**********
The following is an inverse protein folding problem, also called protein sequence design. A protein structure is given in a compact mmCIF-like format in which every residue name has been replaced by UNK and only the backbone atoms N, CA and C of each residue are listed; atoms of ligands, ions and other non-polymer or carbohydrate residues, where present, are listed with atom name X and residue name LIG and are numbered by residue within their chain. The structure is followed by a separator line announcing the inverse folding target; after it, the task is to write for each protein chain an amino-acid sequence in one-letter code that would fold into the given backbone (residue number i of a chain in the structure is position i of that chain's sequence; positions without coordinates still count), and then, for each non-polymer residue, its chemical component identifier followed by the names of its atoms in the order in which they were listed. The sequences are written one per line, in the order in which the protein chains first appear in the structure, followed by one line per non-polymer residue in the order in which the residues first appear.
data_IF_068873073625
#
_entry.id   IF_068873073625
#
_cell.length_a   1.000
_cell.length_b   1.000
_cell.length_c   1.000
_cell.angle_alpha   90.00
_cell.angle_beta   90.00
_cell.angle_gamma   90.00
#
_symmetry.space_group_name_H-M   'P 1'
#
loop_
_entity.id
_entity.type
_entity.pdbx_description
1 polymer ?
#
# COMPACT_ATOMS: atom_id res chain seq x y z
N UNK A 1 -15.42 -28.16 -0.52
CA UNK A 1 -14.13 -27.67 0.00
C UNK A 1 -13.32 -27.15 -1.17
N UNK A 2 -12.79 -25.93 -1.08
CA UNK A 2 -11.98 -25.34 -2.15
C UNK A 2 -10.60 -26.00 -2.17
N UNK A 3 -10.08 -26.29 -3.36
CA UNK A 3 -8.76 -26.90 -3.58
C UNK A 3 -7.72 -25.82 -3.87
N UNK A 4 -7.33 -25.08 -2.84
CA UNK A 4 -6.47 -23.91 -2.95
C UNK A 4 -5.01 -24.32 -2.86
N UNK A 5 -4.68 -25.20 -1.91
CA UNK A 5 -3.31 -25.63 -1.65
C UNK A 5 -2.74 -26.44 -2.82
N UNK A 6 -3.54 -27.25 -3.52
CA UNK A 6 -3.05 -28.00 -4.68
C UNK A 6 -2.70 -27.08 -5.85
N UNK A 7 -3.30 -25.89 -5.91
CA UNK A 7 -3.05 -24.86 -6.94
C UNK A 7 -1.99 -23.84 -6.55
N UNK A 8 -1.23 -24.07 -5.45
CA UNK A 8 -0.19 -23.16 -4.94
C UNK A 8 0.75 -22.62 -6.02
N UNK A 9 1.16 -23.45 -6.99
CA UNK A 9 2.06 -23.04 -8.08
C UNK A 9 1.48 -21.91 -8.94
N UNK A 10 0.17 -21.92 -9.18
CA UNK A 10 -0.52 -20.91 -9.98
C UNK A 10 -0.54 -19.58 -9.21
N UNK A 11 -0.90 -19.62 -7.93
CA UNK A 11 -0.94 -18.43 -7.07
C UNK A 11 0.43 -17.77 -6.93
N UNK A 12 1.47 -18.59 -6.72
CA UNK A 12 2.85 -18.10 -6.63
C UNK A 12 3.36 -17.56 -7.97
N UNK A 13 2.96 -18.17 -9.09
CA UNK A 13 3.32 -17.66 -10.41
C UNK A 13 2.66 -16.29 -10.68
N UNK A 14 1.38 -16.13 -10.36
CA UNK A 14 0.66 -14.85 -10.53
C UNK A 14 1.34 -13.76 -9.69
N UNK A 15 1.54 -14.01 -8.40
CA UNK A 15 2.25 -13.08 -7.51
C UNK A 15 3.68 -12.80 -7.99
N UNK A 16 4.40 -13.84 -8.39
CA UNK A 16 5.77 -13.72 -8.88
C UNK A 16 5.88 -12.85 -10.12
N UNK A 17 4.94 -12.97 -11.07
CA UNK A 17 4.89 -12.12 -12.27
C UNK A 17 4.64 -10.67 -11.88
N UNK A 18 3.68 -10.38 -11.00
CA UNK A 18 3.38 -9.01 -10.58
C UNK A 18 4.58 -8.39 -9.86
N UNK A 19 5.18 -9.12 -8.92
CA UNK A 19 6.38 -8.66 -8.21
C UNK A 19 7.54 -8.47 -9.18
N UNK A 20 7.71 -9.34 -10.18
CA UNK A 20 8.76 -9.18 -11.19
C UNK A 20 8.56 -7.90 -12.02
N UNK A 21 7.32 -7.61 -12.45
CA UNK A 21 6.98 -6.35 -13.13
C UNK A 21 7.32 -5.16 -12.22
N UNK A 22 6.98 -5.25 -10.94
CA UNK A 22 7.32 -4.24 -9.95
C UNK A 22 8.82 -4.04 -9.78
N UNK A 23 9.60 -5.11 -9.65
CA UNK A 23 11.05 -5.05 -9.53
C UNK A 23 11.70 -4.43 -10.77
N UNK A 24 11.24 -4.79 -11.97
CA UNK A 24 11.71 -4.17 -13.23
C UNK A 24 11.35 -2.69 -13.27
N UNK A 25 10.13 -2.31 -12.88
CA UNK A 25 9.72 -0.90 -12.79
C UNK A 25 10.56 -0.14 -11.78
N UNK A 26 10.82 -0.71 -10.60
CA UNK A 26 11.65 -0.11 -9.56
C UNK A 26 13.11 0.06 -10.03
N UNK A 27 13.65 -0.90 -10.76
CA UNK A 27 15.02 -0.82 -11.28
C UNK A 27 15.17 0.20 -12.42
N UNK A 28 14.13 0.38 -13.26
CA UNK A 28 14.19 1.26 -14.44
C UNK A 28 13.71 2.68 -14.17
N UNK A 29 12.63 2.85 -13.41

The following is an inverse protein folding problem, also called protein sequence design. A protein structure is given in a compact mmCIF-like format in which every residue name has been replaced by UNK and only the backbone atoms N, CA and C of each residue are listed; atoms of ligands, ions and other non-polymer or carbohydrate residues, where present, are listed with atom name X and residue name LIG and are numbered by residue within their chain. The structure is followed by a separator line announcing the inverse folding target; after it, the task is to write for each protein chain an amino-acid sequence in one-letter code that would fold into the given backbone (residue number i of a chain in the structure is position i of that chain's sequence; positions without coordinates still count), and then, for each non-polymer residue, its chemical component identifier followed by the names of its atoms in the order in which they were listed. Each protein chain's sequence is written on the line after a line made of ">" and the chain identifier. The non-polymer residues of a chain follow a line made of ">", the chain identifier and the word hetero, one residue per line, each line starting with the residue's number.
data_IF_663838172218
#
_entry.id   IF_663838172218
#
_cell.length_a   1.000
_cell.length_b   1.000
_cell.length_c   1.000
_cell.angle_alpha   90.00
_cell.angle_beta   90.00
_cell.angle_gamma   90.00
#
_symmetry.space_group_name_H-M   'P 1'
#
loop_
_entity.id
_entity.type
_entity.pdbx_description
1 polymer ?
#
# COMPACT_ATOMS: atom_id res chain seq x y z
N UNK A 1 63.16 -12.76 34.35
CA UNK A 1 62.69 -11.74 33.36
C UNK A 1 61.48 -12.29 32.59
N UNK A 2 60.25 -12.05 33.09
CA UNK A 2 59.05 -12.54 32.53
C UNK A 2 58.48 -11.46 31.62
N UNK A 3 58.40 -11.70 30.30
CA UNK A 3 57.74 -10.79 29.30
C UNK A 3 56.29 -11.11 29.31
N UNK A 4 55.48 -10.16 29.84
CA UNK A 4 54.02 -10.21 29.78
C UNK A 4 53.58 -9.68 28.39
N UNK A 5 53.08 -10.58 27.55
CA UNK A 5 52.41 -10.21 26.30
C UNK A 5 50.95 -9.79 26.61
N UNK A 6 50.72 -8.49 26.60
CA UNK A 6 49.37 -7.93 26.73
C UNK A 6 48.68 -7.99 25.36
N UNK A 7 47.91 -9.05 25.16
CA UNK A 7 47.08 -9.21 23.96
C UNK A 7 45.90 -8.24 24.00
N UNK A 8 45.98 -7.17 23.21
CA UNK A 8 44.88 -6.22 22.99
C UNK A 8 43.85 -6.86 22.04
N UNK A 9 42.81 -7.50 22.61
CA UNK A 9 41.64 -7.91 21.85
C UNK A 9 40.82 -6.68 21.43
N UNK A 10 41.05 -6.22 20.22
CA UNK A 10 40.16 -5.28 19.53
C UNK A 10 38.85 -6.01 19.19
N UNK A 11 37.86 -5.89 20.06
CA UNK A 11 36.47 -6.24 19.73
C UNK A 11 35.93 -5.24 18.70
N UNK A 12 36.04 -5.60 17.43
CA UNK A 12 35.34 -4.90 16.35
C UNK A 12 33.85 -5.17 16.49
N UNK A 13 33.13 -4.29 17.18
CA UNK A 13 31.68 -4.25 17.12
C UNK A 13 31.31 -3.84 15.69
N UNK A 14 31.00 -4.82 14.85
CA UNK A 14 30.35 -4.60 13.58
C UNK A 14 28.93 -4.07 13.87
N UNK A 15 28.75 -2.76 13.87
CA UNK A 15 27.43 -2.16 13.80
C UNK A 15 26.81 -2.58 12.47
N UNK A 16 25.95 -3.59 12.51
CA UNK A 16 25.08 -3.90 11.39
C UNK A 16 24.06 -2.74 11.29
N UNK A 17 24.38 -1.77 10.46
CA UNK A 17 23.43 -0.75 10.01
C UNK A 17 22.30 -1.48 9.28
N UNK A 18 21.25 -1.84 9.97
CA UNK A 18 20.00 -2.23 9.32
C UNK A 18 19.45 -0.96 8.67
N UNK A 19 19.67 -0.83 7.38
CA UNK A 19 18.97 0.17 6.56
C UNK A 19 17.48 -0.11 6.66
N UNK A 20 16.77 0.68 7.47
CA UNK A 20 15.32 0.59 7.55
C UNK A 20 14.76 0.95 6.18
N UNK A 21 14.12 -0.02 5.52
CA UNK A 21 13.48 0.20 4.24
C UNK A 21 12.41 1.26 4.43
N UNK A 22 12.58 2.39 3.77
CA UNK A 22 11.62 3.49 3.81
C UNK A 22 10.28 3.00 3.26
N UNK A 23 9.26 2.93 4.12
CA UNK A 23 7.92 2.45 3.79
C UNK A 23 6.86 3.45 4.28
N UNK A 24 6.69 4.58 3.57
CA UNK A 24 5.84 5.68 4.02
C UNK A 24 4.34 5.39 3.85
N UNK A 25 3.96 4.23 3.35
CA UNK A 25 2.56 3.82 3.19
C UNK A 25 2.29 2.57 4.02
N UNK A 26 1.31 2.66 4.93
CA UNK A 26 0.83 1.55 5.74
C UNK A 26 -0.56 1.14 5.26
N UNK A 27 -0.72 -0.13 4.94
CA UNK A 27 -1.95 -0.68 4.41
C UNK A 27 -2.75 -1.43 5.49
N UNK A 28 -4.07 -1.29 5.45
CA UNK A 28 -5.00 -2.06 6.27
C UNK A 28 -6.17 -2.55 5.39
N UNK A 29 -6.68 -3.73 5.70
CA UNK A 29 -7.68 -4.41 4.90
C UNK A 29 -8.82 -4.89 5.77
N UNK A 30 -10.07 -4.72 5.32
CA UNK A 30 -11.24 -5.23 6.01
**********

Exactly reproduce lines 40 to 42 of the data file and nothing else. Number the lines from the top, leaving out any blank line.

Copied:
N UNK A 7 -3.30 -25.89 -5.91
CA UNK A 7 -3.05 -24.86 -6.94
C UNK A 7 -1.99 -23.84 -6.55